DMovies - Your platform for thought-provoking cinema

After the Wedding

Director - Bart Freundlich - 2019

"Mostly clean movie"
Remake of Danish movie starring Julianne Moore and Michelle Williams attempts to tell a complex and multibranched story, but the intriguing layers are never fully fleshed - in cinemas Friday, November 1st

Isabel (Michelle Williams) is first seen meditating with a group of children on a vastly scenic temple in India. She works for an Indian orphanage struggling to secure sufficient funds. This sets off a divisive plot point that has always been a very common archetype for movies regarding the white saviour in a foreign land, realising the penury its indigenous masses endure on a daily basis. Isabel is considerably not only the ‘saviour’, but a mother to the children, especially Jai (Vir Pachisia), a boy who was discovered abandoned when he was a baby, and taken to care by Isabel.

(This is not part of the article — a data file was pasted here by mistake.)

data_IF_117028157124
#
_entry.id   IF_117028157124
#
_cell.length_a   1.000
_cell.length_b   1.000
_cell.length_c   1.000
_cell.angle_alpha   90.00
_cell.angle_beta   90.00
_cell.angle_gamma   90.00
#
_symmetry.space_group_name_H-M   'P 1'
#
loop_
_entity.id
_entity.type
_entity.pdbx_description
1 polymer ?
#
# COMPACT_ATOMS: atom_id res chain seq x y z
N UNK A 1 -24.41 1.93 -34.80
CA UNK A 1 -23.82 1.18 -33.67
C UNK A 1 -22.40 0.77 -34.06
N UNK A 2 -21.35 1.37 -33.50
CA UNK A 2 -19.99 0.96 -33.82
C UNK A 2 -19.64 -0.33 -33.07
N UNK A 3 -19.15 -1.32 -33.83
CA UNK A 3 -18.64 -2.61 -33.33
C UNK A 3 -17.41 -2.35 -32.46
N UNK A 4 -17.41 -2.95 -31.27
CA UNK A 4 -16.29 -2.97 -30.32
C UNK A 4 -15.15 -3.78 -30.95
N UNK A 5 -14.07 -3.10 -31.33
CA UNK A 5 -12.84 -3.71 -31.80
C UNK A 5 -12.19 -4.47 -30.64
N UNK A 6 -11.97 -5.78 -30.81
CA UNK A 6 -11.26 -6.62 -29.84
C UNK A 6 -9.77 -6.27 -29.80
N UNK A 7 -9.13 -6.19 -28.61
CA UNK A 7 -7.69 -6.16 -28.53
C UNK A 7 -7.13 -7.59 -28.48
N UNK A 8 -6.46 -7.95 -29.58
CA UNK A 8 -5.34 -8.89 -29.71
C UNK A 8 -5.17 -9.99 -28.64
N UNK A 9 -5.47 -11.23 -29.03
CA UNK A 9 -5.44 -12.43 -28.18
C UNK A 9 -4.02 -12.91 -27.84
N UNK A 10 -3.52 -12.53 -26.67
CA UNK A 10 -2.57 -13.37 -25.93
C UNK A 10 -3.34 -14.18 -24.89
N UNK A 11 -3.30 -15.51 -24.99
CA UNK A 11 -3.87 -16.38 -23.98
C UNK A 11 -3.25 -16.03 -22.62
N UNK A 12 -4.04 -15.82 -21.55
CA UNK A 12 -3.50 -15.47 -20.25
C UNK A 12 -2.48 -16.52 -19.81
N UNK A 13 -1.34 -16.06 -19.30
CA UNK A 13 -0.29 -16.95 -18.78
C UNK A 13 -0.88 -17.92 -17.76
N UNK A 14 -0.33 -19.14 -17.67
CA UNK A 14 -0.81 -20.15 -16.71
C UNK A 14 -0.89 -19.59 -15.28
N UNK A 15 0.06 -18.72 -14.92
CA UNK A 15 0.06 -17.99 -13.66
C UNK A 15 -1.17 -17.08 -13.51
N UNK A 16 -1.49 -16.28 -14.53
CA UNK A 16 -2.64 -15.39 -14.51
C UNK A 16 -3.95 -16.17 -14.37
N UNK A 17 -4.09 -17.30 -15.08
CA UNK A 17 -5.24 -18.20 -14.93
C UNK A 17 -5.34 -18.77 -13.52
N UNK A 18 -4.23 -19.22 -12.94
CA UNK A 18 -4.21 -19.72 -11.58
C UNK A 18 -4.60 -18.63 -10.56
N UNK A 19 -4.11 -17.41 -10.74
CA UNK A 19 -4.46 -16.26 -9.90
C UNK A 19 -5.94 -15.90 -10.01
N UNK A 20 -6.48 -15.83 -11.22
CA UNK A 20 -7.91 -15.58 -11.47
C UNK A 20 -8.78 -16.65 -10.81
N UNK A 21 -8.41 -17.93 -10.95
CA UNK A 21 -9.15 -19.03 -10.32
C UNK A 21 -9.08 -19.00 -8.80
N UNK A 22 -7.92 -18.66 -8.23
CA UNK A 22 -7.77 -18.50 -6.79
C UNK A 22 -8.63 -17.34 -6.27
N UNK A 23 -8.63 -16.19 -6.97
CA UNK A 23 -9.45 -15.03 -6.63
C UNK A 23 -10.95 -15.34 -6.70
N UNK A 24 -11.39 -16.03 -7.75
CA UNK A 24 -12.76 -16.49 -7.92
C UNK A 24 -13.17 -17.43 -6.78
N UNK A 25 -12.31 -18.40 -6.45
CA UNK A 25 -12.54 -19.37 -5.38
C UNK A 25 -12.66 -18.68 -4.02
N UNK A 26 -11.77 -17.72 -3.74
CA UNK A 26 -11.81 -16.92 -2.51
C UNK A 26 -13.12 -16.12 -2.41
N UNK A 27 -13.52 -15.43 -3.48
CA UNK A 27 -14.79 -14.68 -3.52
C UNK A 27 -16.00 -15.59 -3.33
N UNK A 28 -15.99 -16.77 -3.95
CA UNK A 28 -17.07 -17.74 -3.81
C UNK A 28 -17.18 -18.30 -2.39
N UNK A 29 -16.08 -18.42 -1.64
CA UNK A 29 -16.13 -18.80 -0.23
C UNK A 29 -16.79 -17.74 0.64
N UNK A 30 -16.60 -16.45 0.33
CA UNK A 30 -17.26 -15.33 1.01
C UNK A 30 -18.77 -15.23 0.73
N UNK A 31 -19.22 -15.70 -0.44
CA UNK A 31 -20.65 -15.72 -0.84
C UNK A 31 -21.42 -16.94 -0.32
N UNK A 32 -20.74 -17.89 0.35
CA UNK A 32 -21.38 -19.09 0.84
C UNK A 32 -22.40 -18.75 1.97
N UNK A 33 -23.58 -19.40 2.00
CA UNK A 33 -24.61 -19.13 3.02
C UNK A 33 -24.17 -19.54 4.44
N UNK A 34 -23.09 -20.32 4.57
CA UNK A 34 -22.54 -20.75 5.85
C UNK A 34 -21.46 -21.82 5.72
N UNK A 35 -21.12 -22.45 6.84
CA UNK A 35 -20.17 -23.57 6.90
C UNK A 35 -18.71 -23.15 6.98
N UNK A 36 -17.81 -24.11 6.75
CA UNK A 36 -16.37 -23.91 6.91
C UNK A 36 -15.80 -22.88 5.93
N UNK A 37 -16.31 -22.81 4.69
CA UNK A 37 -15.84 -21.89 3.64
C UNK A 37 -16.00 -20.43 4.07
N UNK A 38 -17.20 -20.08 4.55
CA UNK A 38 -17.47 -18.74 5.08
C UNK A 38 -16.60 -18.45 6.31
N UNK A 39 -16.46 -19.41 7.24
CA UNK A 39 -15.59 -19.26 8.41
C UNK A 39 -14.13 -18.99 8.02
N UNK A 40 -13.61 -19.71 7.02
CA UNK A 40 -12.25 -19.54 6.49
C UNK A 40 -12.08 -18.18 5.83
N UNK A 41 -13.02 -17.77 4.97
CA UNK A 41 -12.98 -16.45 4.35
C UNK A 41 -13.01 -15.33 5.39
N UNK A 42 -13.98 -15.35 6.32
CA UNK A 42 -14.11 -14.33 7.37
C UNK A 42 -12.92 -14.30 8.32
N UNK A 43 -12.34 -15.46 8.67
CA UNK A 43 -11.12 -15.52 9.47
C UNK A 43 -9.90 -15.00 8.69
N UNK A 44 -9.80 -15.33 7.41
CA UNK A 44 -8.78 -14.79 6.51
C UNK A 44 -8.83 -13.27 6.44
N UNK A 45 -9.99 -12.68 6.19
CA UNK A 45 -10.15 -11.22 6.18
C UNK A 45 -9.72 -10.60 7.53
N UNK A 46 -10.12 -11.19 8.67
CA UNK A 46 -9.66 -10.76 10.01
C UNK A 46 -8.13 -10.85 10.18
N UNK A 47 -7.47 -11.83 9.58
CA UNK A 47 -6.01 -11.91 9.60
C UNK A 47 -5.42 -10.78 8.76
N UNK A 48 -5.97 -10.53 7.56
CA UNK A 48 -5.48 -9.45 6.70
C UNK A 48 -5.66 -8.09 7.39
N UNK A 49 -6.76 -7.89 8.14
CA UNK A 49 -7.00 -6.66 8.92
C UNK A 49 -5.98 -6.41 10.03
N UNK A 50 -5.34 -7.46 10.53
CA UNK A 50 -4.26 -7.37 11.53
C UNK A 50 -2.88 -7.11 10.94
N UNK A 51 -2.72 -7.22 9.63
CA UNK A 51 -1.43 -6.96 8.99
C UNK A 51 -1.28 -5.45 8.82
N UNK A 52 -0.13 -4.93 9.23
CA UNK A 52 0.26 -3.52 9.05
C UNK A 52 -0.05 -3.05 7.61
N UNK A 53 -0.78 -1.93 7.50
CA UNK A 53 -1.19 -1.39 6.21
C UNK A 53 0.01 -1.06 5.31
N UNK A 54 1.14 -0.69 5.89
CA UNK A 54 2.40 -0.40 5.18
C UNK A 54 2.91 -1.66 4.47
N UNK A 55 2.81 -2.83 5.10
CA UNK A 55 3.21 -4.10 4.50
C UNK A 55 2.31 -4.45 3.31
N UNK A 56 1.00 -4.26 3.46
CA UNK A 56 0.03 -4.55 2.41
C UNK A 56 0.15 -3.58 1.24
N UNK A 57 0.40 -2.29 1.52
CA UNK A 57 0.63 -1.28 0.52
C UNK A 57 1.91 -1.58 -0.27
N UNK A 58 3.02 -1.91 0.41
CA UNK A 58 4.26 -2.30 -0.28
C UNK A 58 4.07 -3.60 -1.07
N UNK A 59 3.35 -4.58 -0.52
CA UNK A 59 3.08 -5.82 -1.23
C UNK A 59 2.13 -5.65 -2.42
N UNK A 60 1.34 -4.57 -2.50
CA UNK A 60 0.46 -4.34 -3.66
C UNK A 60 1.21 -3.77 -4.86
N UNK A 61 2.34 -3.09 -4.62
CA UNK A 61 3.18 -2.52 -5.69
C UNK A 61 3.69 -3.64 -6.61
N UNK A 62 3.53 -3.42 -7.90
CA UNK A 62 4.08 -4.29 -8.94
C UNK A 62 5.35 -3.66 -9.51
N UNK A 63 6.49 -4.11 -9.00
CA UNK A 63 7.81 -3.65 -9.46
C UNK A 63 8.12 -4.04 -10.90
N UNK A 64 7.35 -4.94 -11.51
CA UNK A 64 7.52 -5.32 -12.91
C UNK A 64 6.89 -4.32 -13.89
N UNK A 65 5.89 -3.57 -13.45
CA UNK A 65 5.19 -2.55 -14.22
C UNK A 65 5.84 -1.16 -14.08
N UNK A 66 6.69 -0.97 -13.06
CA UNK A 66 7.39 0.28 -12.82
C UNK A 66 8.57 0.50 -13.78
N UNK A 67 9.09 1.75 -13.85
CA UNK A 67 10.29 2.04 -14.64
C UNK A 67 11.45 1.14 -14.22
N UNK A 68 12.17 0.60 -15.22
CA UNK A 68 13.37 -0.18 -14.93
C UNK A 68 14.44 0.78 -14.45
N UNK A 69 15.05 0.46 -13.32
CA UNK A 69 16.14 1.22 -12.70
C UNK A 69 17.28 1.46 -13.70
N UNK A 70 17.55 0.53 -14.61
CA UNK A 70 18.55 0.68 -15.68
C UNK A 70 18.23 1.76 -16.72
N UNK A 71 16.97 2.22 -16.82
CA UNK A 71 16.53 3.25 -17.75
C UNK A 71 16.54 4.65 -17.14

When a wealthy benefactor has a potential offer to donate to the orphanage, Isabel flies to New York, where she’s uncomfortably accustomed to a glamourised suite and suits with assistants. She meets Theresa (Julianne Moore), the benefactor. Immediately there’s something strange about their exchange. Could it be Isabel’s muted percipience on the luxurious and all too bourgeoisie lifestyle Theresa instinctually exhibits? Could it be the impassive nature of Theresa’s business, and the lack of genuine empathy for a cause which seems to be the only thing motivating Isabel? Yes, those are pretty instant factors that are played too easily on the nose, but there’s something deeper that eventually adds up.

Their meeting is quick and futile, but Theresa questionably invites Isabel to her daughter’s wedding. Isabel attends the wedding only to make a discovery that further unveils a traumatic backstory between Isabel, and Theresa’s husband, Oscar (Billy Crudop), and the bride herself, Grace (Abby Quinn).